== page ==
The Stockholm Convention on Persistent Organic Pollutants (POPs) is an international treaty that recognizes the need to take global action on the world’s most dangerous chemicals. Every two years, the Conference of Parties to the Convention meet to advance chemicals through the process of being listed for worldwide elimination.
The ninth Stockholm Convention Conference of the Parties (COP-9) of 182 nations met at the end of April in Geneva, Switzerland to consider recommendations of an international panel of experts to list perfluorooctanoic acid (PFOA), its salts and related compounds for worldwide elimination under the Convention, and to close loopholes on the listing of PFOS. These compounds are used in a wide variety of applications and consumer products including non-stick cookware, water-repellent and stain-resistant textiles, grease-resistant food packaging, paints and firefighting foams.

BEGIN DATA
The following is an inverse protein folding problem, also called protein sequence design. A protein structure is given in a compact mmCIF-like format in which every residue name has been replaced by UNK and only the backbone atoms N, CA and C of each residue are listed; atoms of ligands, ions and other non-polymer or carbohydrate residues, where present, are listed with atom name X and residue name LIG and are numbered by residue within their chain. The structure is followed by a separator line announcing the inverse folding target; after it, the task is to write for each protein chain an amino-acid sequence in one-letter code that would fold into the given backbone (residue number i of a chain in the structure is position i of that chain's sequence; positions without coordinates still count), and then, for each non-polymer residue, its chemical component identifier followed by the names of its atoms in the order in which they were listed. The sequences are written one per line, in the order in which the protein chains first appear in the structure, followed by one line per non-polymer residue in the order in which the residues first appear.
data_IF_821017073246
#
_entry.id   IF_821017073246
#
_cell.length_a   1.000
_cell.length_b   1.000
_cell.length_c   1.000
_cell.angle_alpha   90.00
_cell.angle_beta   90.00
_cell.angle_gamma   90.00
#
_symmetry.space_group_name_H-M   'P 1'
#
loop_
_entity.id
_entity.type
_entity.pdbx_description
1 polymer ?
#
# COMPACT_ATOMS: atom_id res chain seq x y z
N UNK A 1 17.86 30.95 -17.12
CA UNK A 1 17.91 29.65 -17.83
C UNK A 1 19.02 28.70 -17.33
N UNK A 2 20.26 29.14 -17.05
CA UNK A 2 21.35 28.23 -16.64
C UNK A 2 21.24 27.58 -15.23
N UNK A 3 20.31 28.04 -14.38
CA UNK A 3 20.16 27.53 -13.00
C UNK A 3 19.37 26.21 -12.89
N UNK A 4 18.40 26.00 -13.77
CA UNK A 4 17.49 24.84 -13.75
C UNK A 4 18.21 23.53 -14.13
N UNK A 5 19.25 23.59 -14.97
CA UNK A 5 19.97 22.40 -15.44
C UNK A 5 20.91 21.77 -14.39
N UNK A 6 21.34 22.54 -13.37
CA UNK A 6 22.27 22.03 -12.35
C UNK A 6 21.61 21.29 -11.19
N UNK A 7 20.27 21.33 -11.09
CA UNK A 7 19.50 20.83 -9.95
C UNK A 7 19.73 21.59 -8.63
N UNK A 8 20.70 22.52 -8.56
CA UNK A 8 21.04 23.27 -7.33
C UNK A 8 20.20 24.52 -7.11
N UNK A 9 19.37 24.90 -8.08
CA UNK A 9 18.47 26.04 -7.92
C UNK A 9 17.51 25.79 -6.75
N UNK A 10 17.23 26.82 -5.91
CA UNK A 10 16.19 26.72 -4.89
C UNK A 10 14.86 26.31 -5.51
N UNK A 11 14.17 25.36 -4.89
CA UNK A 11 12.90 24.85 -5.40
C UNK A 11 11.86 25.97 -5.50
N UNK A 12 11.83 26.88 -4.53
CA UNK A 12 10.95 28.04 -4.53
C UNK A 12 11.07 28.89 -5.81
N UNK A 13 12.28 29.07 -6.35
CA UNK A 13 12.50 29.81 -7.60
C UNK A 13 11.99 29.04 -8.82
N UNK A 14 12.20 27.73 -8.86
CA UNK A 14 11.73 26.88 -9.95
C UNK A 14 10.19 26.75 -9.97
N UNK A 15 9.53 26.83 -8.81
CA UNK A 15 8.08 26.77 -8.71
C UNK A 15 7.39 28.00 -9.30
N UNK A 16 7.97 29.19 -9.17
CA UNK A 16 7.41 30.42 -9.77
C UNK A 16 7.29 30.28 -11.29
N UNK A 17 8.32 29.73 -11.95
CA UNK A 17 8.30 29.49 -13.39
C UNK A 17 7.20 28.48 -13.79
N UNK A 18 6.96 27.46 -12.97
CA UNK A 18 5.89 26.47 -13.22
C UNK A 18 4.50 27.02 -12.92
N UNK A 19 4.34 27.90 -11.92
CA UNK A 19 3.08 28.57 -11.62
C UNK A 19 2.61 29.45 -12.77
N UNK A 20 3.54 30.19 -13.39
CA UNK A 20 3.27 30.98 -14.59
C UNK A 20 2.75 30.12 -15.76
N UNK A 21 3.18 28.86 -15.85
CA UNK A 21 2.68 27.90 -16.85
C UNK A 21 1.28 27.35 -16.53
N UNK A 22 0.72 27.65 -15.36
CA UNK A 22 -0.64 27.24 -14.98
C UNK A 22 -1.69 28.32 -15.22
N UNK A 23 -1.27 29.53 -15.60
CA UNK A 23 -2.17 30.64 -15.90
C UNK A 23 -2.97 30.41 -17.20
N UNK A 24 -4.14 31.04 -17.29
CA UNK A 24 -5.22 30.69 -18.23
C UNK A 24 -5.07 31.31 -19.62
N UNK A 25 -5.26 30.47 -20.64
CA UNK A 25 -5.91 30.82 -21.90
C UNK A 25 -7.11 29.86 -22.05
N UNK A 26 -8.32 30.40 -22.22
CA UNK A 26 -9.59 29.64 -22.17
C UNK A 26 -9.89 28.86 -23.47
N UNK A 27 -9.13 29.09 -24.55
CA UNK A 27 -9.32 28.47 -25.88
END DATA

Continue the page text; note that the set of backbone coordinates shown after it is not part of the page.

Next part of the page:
PFOA and related compounds have been linked to a number of adverse health effects including thyroid disease, immune system impairment, high cholesterol, pregnancy-induced hypertension, ulcerative colitis, kidney cancer, and testicular cancer.
PFOA is extremely persistent, is transported to remote locations on oceanic and atmospheric currents, and is found in wildlife and people of the Arctic.
Dicofol, an organochlorine pesticide that is chemically related to DDT was also considered for a global ban. Join this call to hear what the Conference of Parties decided about these persistent, toxic chemicals.
IPEN News Release about PFOA ban (May 3, 2019)
The Global PFAS Problem: Fluorine-free Alternatives as Solutions (IPEN Report, April-May 2019)
The World Just Took a Major Step to Curb Plastic Pollution, But the U.S. Refused to Join Effort (Pamela Miller on Democracy Now! May 16, 2019)
Plastic Threatens Human Health at a Global Scale (Center for International Environmental Law Report, February 2019)
Pamela Miller, Executive Director, Alaska Community Action on Toxics and Co-Chair, International POPs Elimination Network (IPEN)
Samarys Seguinot-Medina, Environmental Health Program Director, Alaska Community Action on Toxics
Vi Waghiyi, Environmental Health and Justice Program Director, Alaska Community Action on Toxics